Survivor 2012: Matt Quinlan Exit Interview

Survivor One World said goodbye to its head rooster Matt Quinlan this week and the contestant sat down for a conference call to talk about his time on the island and what went wrong with his game.

Question: What did you think of your portrayal on the show because a lot of people thought you were arrogant?

Matt Quinlan: I think I was portrayed like that and that was somewhat disappointing to me. There certainly were times where I was brash and cocky, and that’s the game that brought that out in me. That’s just kind of the competitive nature of being in this situation. That’s what came out. But there’s also lots of times, of course, that I was being humble, and friendly, and laughing and enjoyable with everybody. I don’t think America got to see that. I ended up being a character who was either loved or hated. I got a lot of that. There’s really no in-between ground in terms of how people viewed me. People either loved it or hated it. That’s fine. I’m OK with that. I think that’s a lot better than being invisible or “who is Matt again?” I certainly don’t want to be there, but I do want people to know that I’m not a jerk. You don’t have to hear it from me, just ask any of my tribemates down the road and I feel confident that they would agree. I don’t want to toot my own horn, but to some extent I feel the need to defend myself because I’m not a jerk. Do I have an edge? Yeah. Are there times I would get loud and cocky? Yeah, there are, but that’s not all the time. That’s not what makes me.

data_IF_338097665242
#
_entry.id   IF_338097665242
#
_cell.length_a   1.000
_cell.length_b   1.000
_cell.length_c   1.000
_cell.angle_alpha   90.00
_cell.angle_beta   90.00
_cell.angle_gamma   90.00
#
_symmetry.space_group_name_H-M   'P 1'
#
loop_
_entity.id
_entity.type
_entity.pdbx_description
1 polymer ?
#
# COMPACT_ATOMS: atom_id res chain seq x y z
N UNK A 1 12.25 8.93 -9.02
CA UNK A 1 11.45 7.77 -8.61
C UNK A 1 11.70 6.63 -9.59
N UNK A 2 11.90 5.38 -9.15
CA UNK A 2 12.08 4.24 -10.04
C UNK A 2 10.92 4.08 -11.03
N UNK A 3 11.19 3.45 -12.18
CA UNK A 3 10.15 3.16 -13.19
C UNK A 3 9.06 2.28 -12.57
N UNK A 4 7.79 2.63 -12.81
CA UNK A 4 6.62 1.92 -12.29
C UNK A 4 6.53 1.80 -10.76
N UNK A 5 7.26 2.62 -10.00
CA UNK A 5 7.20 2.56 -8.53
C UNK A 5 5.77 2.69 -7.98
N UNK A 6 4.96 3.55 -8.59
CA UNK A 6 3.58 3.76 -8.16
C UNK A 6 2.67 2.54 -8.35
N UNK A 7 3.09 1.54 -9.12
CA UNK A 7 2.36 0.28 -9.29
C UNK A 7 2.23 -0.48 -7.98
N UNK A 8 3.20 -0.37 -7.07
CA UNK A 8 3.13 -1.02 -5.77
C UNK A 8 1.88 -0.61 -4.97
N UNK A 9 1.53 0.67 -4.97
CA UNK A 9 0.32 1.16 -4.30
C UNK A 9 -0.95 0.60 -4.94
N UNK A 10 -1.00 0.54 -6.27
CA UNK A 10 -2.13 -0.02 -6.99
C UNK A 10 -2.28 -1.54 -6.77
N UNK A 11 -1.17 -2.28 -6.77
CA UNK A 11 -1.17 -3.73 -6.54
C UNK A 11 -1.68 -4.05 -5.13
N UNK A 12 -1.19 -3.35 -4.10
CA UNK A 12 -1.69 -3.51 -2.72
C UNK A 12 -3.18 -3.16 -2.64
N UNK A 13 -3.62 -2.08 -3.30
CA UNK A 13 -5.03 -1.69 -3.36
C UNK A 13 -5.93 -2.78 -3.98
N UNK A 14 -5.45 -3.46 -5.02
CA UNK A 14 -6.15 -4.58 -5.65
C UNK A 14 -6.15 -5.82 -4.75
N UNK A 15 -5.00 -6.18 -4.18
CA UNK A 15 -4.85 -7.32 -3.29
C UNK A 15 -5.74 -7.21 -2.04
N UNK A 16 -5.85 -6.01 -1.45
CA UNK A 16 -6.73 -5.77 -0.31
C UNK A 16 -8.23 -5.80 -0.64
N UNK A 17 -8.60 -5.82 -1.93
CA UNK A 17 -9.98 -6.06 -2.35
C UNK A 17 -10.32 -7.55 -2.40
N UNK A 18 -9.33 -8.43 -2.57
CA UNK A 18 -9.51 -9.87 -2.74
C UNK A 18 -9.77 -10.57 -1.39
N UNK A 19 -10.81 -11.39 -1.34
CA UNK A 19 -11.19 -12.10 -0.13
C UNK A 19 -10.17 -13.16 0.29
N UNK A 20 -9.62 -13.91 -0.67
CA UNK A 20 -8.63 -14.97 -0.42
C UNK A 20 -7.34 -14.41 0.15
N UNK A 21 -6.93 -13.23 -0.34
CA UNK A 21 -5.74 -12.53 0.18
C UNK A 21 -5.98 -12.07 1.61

Q: Do you think your tribe underestimated your ability in some of the mental challenges?

Matt: I do. From first looking at me I think they thought I was a physical threat. I was one of the bigger guys, I was in shape or whatever. We got to know each other and we were all friends out there. We’d all sit around the campfire at night and laugh, and tell stories, and play grab ass and all the stuff that guys do out there. They did have a pretty good feel for who I was, so I think they knew I was a bright guy. That didn’t help matters. That didn’t make anything better. Maybe if I weren’t bright or they perceived me not to be bright, they wouldn’t have been threatened. But I just think, all things considered, they decided that I was the biggest threat to them whether it be physically or mentally. I’m not saying I was smarter than all them, but it was a good combination of physical and mental prowess. I think that they saw that because it’s hard to hide who you are when you’re spending every hour with people.